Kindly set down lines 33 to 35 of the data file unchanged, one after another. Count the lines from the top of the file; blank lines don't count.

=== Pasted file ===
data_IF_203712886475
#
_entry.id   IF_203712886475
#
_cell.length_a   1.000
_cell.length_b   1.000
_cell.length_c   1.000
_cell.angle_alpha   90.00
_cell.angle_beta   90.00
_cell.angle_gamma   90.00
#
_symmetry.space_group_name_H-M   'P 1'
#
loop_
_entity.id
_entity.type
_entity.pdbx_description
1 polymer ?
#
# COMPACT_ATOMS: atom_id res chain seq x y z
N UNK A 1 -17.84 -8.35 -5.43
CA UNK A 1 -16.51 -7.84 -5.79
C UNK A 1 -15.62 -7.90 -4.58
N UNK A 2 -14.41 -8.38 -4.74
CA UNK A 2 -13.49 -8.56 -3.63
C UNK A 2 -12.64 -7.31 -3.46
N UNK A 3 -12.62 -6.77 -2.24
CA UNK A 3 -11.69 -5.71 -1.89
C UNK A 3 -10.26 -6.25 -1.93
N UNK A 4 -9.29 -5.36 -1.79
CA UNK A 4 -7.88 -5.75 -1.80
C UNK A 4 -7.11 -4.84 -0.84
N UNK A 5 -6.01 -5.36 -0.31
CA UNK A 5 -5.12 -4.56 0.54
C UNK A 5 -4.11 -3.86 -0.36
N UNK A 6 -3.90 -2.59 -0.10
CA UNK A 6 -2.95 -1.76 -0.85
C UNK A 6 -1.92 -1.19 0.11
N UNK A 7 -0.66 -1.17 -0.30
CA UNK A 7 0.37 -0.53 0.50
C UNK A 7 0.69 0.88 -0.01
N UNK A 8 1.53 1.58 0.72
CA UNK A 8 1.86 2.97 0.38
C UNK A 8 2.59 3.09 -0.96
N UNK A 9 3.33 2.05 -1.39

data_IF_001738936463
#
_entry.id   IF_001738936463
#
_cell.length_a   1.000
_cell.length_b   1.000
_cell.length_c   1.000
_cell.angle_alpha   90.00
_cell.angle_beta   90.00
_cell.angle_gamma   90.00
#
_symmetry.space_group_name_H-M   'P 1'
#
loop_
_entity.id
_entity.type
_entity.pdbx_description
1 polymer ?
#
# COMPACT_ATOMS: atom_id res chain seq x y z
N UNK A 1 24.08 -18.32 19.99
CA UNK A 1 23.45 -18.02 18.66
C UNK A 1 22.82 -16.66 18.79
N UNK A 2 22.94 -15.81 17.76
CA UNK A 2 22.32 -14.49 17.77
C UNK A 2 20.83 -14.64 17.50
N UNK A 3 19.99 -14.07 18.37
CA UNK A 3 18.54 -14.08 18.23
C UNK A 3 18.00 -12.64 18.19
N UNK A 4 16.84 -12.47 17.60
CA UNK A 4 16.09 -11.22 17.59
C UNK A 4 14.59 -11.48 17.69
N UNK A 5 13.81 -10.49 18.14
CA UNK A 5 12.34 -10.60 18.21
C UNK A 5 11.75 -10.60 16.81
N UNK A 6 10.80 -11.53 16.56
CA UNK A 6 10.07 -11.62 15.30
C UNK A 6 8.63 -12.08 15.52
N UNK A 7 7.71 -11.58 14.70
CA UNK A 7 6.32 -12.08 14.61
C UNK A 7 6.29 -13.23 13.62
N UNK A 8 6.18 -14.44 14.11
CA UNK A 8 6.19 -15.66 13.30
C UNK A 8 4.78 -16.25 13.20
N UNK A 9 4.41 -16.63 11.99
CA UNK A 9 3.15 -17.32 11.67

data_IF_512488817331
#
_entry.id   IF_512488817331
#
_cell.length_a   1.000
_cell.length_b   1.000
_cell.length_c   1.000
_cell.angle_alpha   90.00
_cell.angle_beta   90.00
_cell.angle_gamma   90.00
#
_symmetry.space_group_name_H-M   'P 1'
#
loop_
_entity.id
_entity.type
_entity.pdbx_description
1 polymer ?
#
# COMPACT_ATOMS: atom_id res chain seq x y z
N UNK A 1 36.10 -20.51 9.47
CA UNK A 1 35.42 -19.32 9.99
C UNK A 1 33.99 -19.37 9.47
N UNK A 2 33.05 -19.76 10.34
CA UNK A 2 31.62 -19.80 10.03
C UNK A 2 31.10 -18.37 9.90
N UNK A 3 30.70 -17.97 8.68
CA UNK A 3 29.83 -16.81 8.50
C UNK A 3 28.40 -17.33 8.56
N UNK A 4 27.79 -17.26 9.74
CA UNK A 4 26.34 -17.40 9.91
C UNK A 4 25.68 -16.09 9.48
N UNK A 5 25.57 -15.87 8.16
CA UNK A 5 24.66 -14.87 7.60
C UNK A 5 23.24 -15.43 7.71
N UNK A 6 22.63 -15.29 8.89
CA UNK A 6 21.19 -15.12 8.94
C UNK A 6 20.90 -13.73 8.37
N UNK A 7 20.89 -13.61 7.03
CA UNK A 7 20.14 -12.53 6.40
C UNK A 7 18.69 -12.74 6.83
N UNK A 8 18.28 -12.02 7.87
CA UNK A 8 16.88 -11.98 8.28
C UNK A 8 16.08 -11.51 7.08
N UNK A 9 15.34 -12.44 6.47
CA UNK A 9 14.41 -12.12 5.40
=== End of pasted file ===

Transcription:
N UNK A 5 -6.01 -5.36 -0.31
CA UNK A 5 -5.12 -4.56 0.54
C UNK A 5 -4.11 -3.86 -0.36